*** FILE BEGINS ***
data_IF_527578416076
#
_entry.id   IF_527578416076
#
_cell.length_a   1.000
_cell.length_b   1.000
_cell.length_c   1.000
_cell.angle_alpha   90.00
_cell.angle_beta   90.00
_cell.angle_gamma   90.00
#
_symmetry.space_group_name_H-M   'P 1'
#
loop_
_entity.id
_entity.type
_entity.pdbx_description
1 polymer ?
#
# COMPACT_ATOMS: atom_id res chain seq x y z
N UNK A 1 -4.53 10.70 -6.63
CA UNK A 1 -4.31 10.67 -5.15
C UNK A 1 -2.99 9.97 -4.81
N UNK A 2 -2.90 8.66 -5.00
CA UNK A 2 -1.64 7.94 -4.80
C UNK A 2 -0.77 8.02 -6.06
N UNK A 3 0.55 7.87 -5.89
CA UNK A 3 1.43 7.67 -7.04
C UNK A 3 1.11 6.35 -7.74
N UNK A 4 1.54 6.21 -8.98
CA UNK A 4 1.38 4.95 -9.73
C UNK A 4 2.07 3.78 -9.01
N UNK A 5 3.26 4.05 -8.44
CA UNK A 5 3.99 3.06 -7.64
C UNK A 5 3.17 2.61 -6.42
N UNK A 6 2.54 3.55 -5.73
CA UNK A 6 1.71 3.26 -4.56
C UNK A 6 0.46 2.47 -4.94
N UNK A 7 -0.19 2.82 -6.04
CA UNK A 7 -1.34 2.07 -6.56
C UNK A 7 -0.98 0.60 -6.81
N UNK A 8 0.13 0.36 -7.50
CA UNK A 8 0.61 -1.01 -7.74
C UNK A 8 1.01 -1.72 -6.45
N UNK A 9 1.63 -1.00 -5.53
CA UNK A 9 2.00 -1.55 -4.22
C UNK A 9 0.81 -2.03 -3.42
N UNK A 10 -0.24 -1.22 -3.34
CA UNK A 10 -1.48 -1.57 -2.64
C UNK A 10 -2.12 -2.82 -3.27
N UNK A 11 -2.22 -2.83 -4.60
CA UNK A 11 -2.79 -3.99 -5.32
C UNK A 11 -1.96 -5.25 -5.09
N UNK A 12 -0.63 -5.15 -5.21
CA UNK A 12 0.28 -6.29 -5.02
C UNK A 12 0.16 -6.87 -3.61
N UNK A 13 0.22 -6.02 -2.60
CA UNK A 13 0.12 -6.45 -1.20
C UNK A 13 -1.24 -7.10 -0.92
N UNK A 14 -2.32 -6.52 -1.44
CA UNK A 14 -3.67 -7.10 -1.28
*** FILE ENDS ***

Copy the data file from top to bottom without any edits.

data_IF_527578416076
#
_entry.id   IF_527578416076
#
_cell.length_a   1.000
_cell.length_b   1.000
_cell.length_c   1.000
_cell.angle_alpha   90.00
_cell.angle_beta   90.00
_cell.angle_gamma   90.00
#
_symmetry.space_group_name_H-M   'P 1'
#
loop_
_entity.id
_entity.type
_entity.pdbx_description
1 polymer ?
#
# COMPACT_ATOMS: atom_id res chain seq x y z
N UNK A 1 -4.53 10.70 -6.63
CA UNK A 1 -4.31 10.67 -5.15
C UNK A 1 -2.99 9.97 -4.81
N UNK A 2 -2.90 8.66 -5.00
CA UNK A 2 -1.64 7.94 -4.80
C UNK A 2 -0.77 8.02 -6.06
N UNK A 3 0.55 7.87 -5.89
CA UNK A 3 1.43 7.67 -7.04
C UNK A 3 1.11 6.35 -7.74
N UNK A 4 1.54 6.21 -8.98
CA UNK A 4 1.38 4.95 -9.73
C UNK A 4 2.07 3.78 -9.01
N UNK A 5 3.26 4.05 -8.44
CA UNK A 5 3.99 3.06 -7.64
C UNK A 5 3.17 2.61 -6.42
N UNK A 6 2.54 3.55 -5.73
CA UNK A 6 1.71 3.26 -4.56
C UNK A 6 0.46 2.47 -4.94
N UNK A 7 -0.19 2.82 -6.04
CA UNK A 7 -1.34 2.07 -6.56
C UNK A 7 -0.98 0.60 -6.81
N UNK A 8 0.13 0.36 -7.50
CA UNK A 8 0.61 -1.01 -7.74
C UNK A 8 1.01 -1.72 -6.45
N UNK A 9 1.63 -1.00 -5.53
CA UNK A 9 2.00 -1.55 -4.22
C UNK A 9 0.81 -2.03 -3.42
N UNK A 10 -0.24 -1.22 -3.34
CA UNK A 10 -1.48 -1.57 -2.64
C UNK A 10 -2.12 -2.82 -3.27
N UNK A 11 -2.22 -2.83 -4.60
CA UNK A 11 -2.79 -3.99 -5.32
C UNK A 11 -1.96 -5.25 -5.09
N UNK A 12 -0.63 -5.15 -5.21
CA UNK A 12 0.28 -6.29 -5.02
C UNK A 12 0.16 -6.87 -3.61
N UNK A 13 0.22 -6.02 -2.60
CA UNK A 13 0.12 -6.45 -1.20
C UNK A 13 -1.24 -7.10 -0.92
N UNK A 14 -2.32 -6.52 -1.44
CA UNK A 14 -3.67 -7.10 -1.28